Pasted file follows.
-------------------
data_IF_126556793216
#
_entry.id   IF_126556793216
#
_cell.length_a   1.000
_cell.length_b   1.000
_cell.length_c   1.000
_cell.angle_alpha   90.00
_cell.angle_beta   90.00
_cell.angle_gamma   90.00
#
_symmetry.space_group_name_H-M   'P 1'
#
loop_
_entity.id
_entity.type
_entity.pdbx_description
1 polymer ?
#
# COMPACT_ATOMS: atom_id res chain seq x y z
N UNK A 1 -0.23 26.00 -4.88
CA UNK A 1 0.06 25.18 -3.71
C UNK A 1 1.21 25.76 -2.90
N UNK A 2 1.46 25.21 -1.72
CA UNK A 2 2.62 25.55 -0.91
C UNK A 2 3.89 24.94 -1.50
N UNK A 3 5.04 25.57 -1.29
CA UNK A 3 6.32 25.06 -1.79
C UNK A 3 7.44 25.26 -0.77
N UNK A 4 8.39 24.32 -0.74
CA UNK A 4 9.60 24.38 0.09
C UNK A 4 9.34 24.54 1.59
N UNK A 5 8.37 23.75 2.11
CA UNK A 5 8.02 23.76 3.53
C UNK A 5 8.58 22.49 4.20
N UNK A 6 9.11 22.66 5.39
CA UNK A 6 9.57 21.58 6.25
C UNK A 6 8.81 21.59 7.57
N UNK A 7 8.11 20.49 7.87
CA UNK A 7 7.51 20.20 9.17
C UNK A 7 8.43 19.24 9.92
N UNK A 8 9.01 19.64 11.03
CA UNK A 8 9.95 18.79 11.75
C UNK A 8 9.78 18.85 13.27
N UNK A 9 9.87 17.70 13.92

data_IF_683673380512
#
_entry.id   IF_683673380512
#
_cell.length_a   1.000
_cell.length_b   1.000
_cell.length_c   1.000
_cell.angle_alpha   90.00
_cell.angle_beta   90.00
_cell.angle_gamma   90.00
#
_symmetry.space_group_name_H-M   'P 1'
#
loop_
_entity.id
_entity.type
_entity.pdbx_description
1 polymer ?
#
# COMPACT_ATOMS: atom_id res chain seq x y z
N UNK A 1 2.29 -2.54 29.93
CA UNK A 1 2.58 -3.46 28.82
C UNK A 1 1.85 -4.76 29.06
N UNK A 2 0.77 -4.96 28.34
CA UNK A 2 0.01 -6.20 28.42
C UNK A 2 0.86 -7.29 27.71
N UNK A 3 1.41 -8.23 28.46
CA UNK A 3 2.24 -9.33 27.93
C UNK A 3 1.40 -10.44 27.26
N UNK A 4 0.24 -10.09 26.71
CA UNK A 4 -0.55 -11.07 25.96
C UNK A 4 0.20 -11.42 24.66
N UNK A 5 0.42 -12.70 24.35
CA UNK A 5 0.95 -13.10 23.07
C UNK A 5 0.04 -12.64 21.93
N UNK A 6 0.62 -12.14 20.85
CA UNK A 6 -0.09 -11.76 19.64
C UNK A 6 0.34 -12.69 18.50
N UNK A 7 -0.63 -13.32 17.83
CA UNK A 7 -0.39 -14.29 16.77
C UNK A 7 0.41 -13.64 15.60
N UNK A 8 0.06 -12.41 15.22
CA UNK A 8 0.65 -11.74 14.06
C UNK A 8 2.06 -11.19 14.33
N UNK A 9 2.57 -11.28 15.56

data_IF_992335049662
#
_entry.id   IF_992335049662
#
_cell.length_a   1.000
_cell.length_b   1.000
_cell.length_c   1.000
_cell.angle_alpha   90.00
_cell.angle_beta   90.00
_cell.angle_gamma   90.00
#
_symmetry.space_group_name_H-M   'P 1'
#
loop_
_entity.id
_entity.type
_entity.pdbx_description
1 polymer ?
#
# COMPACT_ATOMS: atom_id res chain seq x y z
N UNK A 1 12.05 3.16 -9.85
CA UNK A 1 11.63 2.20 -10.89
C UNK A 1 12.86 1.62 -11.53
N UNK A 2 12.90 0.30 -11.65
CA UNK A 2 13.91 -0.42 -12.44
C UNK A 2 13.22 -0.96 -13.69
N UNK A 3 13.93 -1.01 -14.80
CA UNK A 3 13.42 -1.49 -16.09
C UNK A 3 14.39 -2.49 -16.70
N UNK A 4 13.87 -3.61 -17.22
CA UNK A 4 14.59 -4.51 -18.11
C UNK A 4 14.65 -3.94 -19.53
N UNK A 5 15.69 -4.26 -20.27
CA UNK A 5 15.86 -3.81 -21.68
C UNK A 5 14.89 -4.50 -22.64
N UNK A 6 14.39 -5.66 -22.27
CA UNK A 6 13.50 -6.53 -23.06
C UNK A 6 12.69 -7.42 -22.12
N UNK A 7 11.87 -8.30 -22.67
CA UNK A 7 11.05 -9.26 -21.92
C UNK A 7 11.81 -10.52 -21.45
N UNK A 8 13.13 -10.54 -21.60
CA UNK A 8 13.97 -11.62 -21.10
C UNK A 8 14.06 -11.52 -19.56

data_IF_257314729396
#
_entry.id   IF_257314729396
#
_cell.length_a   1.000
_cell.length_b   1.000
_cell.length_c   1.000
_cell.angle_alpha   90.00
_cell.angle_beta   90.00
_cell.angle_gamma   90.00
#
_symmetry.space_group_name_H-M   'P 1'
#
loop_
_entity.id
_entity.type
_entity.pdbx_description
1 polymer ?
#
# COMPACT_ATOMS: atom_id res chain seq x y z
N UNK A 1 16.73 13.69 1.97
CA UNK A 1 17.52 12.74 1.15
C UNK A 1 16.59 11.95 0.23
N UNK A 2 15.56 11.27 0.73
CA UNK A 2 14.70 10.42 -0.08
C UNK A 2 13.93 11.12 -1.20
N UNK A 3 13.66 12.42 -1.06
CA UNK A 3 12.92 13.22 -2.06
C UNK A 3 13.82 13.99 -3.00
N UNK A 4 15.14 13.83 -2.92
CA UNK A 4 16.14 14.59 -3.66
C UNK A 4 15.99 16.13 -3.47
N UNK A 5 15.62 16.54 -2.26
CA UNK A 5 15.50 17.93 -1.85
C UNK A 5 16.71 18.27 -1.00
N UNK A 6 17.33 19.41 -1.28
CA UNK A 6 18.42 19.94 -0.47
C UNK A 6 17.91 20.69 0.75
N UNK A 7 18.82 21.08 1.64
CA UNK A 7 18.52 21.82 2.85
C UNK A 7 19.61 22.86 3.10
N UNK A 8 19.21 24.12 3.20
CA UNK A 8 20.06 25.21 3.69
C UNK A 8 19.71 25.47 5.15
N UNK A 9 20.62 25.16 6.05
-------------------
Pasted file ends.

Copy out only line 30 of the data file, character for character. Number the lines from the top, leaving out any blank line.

N UNK A 4 8.39 24.32 -0.74